When you walk or run, your feet use a biomechanical process called pronation. This simply refers to an inwards rolling motion that starts with the heel striking the ground and continues through the toes pushing off as you lift your foot.
In neutral pronation, the foot rotates approximately fifteen percent. When the rotation is excessive, we call it overpronation. And overpronation means more force is being applied to areas of the foot that aren’t necessarily equipped to handle them.
To make a long story short, overpronation can play a role in development and progression of bunions.
Keeping that in mind, you benefit when you choose footwear that works best with your particular pronation pattern. In the case of overpronation, this entails wearing “motion control” footwear.
(But hold that thought because overpronation will make a repeat appearance in just a bit!)
A key reason bunions, hammertoes, mallet toes, and claw toes develop is imbalance in muscles and/or connective tissues. This is fairly easy to picture if you think about a tight tendon on the bottom of a toe pulling it downward, and the corresponding tendon on the top of the toe is not strong enough to counter it.
With that being the case, one way you can reduce your risk of toe deformities is with an appropriate stretching routine.
There are two different ways to look at this:
- Left unaddressed, the imbalanced connective tissues can become rigid over time. Stretching out your toes can help prevent rigidity from becoming an issue.
- The body is highly connected. A tight calf muscle pulls on the Achilles tendon, which is anchored to the heel bone (calcaneus). Since the calcaneus is, in turn, being pulled by the Achilles, the foot isn’t resting in a neutral position. This places additional strain on various tendons throughout the foot, which can weaken ones you need to keep toes in proper positioning.
Accordingly, you can prevent toe deformities—or at least limit their severity—by stretching your toes, feet, and lower legs on a regular basis.
Orthotic therapy can potentially help prevent toe deformities in similar ways as to the previous measures.
In this case, your custom orthotics—ones prescribed from a podiatric practice (and not a place like Costco or the Good Foot Store)—will adjust your foot positioning so it’s more neutral. In doing so, we may be able to correct situations wherein muscular or tendon imbalance either will develop or has started to develop.
As we noted in the previous section, this could be instrumental in lowering your risk for hammertoe, mallet toe, and claw toe conditions. Orthotics can also prevent existing conditions from increasing in severity.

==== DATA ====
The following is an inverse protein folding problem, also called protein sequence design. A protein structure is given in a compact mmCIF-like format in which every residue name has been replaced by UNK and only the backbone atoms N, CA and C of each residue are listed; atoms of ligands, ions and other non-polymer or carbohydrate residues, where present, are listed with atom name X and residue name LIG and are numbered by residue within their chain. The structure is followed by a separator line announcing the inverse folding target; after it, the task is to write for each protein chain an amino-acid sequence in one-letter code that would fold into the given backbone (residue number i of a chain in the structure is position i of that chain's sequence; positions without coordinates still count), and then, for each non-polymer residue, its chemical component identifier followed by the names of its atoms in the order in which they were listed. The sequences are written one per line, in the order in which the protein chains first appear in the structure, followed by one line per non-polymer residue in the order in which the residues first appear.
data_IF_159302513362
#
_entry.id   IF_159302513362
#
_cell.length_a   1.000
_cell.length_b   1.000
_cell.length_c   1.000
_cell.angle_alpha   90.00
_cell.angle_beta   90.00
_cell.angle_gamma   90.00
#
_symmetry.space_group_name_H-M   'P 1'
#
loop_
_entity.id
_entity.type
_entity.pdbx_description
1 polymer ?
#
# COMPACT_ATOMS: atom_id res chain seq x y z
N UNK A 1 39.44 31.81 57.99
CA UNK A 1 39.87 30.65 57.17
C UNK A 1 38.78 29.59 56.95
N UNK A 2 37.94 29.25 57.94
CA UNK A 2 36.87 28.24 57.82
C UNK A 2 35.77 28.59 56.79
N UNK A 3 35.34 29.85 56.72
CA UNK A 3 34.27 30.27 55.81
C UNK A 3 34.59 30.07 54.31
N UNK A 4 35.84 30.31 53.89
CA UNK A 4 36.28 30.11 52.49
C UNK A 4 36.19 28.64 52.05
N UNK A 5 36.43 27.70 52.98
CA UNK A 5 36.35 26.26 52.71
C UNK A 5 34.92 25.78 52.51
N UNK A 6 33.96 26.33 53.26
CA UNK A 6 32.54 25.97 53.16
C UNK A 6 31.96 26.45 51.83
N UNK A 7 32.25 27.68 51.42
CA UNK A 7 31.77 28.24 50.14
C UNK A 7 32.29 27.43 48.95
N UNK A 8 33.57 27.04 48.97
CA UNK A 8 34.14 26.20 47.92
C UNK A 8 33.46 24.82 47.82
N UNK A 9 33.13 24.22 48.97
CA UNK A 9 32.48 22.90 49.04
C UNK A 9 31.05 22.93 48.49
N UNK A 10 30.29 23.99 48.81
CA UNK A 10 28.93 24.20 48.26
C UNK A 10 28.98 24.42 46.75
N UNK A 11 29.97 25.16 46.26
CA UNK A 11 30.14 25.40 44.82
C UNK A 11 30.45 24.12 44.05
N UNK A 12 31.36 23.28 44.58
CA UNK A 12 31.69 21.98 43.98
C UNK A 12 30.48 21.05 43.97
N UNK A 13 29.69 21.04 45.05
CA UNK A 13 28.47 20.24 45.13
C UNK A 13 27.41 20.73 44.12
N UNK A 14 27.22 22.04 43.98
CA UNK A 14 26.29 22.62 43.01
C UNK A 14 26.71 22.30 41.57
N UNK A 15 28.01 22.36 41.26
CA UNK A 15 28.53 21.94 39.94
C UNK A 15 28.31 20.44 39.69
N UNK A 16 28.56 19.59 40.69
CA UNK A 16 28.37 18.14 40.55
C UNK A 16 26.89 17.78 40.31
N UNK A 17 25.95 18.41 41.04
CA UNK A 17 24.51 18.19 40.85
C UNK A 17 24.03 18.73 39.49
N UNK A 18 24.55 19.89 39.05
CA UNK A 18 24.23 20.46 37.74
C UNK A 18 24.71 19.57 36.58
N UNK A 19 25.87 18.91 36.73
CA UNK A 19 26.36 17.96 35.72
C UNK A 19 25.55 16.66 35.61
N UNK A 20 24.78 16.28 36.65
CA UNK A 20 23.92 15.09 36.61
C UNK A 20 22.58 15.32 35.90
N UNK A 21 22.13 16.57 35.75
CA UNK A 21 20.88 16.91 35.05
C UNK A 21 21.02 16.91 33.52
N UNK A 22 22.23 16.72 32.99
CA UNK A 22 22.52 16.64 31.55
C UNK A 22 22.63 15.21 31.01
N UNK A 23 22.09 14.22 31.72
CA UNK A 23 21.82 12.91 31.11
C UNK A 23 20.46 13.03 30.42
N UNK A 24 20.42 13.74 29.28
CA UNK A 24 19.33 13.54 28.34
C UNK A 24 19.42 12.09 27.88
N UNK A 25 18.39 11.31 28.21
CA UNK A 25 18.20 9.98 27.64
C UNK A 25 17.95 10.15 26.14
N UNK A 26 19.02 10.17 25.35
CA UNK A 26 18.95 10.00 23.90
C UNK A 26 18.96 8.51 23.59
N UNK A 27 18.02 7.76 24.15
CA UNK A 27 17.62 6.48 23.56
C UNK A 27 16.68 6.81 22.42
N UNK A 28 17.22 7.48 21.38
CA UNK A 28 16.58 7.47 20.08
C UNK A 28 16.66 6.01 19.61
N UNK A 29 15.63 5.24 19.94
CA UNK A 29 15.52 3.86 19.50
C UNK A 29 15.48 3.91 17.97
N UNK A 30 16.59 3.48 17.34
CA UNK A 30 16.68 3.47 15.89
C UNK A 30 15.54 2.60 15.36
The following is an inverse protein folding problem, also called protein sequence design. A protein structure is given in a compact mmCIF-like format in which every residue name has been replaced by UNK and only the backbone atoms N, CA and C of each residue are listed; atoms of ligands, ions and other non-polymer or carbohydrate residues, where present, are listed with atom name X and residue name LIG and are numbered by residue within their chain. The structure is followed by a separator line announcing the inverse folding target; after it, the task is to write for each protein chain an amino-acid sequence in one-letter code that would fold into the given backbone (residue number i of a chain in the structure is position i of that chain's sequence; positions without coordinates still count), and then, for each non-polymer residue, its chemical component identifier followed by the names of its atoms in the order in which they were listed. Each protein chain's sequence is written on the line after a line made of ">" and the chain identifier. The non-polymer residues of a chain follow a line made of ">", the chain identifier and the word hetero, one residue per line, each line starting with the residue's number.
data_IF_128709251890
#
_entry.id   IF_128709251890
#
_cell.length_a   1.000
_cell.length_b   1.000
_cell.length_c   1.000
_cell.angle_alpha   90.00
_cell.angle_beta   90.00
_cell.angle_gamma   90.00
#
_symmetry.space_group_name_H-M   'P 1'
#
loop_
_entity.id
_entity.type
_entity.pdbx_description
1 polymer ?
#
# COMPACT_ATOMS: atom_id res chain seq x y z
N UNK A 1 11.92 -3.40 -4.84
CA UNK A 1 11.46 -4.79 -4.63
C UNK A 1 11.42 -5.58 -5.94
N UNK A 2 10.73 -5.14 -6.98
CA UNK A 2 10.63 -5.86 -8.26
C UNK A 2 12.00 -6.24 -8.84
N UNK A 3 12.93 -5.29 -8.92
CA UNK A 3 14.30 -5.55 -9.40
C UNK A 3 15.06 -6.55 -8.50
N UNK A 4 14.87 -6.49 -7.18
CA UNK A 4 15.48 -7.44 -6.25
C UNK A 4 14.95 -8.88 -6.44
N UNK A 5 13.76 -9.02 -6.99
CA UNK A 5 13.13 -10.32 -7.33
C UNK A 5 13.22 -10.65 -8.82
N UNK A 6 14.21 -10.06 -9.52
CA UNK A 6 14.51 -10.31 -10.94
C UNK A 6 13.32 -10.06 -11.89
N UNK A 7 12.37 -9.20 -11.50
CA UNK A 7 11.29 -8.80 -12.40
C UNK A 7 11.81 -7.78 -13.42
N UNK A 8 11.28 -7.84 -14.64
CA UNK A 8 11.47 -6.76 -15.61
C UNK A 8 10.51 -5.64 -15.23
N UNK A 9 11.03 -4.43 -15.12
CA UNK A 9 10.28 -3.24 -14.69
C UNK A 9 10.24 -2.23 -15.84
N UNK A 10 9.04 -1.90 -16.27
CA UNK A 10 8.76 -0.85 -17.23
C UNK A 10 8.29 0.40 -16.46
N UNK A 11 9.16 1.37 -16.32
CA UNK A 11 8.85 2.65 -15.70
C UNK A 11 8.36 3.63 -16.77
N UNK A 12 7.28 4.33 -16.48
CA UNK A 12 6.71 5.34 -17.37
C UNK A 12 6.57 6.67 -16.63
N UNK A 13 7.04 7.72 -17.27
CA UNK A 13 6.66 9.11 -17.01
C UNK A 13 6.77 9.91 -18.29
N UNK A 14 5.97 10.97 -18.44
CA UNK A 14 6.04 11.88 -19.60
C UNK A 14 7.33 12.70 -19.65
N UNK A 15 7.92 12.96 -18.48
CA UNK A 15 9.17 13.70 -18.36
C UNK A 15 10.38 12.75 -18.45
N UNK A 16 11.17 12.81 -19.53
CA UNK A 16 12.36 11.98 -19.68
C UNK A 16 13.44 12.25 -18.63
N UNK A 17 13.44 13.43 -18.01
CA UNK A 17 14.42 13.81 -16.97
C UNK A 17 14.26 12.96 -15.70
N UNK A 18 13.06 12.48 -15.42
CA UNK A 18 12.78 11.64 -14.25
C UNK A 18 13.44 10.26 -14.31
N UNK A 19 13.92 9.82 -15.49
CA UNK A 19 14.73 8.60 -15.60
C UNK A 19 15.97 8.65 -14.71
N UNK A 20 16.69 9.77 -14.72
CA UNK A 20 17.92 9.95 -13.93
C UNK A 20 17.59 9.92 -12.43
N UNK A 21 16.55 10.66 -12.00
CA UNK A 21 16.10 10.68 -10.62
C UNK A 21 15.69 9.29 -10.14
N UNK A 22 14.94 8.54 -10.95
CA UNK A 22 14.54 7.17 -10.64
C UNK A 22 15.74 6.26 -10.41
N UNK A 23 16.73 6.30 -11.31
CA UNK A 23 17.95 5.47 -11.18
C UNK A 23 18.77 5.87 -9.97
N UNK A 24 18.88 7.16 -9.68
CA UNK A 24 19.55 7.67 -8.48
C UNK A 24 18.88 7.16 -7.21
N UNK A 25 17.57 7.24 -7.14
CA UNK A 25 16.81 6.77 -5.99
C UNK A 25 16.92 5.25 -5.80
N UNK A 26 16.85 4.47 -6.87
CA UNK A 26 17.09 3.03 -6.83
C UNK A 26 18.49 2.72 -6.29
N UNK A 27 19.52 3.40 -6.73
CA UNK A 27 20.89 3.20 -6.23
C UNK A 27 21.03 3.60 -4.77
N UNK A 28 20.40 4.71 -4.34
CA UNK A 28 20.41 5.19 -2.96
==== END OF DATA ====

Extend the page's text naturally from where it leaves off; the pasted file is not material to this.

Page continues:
Additionally, orthotic devices are used to offload excessive pressure from targeted areas of the feet—including when this happens as a result of overpronation. In fact, this is an even better approach for correcting pronation issues than choosing motion control footwear.
Avoiding (or Limiting) High-Impact Activities
At Foot & Ankle Associates of Florida, our hope is that we are able to give you every available option for what you want to do in life. Sometimes, there are bound to be limitations.
The reason we’re mentioning this is because yet another way to potentially prevent toe deformities—or at least limit how much they affect you and control their progression—is to refrain from participating in certain activities.
To be a bit more specific, we’re talking about high-impact sports and exercises.
Now, the good news is that you don’t have to avoid all physical activities. You have plenty of low-impact options that allow you to burn calories, improve your cardiovascular system, tone muscles, and achieve the myriad benefits—physical, emotional, and mental—that come from leading an active lifestyle.
Depending on your situation, you might want to consider yoga, cycling, swimming, and walking as some low-impact exercises that you can use in place of high-impact activities.
Have Foot Issues or Concerns? Contact Us Today!
As with virtually any medical issue, your best course of action for toe deformities is to take measures to prevent them from happening. If you’re unable to outright prevent one from developing, your next-best option is to keep them from getting worse.
We offer options to assist you in either of these objectives. If you are interested in receiving professional care from leading podiatric experts—or if you’d simply like additional information on what we can do for you—please feel free to 407-339-7759 or 352-589-9550 (if calling from Lake County).If you’d prefer, you can also connect with our Central Florida offices online right now!